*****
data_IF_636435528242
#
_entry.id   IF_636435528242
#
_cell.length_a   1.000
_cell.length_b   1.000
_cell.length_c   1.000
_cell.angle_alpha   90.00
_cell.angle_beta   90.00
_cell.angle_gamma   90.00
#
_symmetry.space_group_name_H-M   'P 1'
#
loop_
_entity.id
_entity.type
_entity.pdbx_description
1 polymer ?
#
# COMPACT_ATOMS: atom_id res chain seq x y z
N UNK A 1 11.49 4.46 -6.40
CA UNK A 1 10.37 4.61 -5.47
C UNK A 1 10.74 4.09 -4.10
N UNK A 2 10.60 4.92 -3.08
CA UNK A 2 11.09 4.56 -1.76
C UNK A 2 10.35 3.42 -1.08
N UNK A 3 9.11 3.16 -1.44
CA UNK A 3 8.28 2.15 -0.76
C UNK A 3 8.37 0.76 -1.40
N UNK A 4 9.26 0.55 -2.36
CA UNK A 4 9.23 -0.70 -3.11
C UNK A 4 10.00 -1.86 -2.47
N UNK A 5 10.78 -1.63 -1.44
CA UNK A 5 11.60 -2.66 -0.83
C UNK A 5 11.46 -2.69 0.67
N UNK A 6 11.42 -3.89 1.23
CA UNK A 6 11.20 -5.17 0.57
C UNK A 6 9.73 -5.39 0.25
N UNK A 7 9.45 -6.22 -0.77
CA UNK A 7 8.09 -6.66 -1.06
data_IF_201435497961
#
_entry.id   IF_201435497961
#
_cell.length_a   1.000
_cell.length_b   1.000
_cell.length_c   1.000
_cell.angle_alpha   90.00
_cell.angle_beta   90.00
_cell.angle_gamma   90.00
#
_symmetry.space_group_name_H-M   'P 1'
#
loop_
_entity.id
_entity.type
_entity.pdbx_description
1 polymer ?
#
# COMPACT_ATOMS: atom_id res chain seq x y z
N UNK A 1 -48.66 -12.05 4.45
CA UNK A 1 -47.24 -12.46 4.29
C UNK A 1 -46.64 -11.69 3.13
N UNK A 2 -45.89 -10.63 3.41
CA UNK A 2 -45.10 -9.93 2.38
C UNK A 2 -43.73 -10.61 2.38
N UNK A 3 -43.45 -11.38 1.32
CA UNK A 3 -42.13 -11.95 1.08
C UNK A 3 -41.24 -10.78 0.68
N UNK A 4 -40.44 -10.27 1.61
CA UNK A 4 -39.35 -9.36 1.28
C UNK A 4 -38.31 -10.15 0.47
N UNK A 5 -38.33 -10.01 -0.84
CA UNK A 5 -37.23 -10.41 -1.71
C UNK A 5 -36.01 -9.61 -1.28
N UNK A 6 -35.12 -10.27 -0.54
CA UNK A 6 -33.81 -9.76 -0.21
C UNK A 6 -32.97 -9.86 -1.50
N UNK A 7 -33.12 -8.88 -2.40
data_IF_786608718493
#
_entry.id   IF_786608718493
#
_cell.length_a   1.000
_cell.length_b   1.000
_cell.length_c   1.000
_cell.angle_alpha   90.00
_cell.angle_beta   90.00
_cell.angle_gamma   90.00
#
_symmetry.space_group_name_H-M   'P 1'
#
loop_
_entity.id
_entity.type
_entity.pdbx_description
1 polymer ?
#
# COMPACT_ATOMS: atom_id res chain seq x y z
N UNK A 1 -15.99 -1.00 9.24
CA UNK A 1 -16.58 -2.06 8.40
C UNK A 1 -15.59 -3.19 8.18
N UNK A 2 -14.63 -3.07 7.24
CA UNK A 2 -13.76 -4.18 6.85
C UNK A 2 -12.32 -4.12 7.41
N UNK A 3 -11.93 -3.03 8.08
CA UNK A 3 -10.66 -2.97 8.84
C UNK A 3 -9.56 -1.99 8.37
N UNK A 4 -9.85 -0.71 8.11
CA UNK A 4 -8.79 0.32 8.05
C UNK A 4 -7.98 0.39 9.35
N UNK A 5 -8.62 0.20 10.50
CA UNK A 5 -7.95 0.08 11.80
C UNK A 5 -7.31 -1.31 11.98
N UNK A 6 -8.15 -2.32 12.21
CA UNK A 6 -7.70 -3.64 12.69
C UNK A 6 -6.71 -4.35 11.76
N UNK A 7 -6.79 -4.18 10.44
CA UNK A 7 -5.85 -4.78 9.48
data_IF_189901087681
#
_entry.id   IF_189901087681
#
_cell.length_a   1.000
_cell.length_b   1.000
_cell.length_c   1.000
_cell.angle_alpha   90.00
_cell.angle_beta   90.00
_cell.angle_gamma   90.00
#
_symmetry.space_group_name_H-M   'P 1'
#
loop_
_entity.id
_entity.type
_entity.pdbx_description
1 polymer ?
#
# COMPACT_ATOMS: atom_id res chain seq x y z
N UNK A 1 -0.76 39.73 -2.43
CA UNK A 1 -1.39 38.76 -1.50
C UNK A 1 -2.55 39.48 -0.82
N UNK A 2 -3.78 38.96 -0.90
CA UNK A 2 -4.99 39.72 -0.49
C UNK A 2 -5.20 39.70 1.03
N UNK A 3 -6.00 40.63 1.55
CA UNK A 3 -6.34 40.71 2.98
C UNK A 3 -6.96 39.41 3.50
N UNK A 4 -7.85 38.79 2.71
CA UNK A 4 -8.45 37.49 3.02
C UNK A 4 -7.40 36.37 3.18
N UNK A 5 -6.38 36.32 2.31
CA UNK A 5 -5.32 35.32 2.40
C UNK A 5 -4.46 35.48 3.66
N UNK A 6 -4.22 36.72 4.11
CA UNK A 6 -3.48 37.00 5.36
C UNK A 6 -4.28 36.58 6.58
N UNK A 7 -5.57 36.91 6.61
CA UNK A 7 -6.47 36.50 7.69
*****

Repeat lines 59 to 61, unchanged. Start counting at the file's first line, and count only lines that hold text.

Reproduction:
#
# COMPACT_ATOMS: atom_id res chain seq x y z
N UNK A 1 -48.66 -12.05 4.45